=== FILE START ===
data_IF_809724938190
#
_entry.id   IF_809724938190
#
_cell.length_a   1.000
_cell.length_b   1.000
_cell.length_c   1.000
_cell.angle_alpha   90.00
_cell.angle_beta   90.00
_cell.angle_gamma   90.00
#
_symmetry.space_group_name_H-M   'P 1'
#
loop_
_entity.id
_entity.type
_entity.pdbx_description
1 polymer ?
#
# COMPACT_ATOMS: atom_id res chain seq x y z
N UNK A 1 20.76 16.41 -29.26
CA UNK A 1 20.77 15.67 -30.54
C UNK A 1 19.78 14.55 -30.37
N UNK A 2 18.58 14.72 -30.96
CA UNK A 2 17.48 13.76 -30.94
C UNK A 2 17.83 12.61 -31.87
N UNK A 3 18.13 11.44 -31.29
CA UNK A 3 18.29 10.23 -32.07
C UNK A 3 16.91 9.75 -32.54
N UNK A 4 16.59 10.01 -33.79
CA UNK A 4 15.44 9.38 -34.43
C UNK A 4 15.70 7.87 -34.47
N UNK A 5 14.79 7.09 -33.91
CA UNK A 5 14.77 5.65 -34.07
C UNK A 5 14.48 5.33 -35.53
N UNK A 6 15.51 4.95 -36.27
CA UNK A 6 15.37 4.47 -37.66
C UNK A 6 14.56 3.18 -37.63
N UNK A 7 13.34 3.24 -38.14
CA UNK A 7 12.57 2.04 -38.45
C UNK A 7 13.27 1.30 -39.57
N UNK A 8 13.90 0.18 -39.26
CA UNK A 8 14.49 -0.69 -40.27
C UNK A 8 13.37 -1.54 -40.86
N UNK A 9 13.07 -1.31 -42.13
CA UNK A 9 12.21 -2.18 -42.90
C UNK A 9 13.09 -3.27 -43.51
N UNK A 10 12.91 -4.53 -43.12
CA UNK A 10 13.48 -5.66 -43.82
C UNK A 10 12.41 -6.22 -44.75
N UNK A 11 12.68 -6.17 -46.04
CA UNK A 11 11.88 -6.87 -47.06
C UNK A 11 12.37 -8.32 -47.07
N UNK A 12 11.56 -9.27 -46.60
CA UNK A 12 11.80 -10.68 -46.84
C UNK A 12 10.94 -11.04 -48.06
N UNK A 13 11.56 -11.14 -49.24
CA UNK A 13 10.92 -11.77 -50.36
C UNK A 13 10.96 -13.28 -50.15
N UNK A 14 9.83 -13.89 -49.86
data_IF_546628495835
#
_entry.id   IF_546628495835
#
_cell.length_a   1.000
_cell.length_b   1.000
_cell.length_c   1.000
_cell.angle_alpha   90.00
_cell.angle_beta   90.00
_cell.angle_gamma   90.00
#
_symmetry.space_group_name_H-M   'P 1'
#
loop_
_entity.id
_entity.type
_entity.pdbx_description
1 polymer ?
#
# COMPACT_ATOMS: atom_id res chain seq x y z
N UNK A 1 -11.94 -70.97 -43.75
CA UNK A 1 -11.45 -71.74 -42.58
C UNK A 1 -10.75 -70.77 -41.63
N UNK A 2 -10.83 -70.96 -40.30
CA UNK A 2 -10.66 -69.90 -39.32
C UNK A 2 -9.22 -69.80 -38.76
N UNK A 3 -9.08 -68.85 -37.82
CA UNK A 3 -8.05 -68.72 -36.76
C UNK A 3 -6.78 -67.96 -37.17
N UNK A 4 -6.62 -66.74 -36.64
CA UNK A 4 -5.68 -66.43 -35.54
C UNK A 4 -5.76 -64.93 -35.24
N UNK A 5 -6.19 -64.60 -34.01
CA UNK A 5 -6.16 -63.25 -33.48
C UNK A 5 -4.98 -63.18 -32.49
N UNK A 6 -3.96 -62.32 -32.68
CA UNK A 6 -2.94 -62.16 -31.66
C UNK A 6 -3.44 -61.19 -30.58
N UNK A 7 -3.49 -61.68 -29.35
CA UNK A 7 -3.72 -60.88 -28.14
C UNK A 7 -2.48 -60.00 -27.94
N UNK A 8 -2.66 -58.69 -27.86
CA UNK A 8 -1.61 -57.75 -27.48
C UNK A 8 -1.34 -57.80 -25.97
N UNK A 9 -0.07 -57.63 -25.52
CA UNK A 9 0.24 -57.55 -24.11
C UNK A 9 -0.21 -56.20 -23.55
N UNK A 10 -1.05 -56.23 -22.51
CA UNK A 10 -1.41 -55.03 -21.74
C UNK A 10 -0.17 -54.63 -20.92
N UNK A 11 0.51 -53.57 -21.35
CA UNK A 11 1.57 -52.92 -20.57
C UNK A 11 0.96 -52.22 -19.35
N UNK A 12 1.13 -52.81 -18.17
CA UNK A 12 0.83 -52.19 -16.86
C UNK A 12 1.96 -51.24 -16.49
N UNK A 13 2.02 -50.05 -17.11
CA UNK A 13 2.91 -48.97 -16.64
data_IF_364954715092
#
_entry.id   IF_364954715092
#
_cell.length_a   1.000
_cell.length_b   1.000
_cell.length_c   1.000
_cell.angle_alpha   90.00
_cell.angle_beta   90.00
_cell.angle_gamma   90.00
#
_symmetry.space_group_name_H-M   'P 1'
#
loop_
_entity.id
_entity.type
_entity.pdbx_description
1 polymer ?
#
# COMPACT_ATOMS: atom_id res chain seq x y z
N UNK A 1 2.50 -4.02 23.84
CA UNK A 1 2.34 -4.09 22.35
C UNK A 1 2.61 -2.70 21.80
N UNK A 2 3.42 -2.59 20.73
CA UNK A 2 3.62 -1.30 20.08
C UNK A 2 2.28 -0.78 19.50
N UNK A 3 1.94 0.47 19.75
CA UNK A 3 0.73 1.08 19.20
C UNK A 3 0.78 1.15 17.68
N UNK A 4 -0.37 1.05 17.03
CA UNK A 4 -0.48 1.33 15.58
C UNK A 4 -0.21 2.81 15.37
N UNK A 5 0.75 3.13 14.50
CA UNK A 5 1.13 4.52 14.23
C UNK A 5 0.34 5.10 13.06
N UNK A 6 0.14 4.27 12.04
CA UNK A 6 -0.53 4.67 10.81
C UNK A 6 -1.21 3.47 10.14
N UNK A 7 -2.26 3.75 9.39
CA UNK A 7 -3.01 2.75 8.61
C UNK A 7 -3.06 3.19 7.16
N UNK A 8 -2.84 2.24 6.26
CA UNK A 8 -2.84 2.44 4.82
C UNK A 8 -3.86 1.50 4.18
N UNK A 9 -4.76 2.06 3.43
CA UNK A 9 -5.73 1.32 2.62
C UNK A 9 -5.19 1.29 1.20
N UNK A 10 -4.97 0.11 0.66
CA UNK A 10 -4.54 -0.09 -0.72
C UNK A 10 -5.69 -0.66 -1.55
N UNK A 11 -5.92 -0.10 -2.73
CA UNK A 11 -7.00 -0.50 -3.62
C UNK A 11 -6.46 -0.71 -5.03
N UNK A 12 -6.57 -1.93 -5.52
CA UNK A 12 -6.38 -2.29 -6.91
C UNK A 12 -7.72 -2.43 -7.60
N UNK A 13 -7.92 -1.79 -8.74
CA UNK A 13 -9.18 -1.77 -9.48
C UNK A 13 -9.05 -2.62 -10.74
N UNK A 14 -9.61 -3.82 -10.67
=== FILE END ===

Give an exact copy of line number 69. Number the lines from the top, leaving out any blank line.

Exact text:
_cell.angle_beta   90.00